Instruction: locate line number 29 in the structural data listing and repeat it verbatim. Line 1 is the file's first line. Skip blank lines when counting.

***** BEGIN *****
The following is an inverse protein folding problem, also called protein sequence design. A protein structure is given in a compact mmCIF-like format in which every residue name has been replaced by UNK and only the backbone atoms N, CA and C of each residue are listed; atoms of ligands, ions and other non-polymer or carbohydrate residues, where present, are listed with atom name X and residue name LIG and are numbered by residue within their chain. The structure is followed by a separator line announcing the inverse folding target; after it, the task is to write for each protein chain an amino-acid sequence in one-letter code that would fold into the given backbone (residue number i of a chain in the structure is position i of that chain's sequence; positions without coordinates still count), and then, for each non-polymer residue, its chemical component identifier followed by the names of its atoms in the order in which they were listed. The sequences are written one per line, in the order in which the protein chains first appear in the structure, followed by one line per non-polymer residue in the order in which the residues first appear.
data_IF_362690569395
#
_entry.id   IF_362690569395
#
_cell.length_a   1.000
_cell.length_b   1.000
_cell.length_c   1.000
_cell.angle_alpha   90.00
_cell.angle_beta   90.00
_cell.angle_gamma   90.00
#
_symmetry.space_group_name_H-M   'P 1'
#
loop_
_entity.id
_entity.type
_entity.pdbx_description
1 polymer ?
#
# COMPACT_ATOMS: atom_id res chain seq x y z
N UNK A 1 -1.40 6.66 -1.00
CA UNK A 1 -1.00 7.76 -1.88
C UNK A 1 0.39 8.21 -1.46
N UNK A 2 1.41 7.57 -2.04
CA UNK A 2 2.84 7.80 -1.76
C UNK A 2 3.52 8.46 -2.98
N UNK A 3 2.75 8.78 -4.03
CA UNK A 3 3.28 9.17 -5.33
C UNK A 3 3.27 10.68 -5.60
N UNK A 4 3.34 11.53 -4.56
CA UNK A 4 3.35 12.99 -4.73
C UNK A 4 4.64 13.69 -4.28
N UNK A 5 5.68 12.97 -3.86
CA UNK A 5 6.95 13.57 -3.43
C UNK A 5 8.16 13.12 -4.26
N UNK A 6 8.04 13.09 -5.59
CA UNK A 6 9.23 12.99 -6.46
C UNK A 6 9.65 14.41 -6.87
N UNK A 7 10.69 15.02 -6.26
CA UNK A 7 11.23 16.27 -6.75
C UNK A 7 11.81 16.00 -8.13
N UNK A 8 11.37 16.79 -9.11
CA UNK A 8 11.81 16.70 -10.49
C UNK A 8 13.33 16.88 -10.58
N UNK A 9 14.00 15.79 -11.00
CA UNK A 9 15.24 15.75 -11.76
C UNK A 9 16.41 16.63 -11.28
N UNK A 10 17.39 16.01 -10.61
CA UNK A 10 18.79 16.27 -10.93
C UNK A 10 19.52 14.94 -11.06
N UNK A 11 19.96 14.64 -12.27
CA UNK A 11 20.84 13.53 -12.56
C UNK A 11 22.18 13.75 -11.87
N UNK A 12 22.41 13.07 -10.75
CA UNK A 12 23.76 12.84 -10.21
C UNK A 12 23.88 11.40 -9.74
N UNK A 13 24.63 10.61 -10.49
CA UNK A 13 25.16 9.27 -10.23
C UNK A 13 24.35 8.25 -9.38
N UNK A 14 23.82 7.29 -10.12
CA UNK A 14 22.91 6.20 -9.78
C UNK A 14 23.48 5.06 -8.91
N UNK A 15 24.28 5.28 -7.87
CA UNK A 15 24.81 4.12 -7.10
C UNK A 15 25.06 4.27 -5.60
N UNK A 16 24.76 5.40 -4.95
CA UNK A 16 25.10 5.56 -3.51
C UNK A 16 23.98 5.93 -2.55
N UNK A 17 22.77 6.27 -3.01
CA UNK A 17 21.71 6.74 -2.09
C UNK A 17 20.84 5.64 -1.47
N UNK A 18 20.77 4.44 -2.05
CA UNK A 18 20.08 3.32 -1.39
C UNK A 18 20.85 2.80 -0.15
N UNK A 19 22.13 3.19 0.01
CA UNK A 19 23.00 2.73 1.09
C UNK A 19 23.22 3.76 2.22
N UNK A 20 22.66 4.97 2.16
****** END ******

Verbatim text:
CA UNK A 3 3.28 9.17 -5.33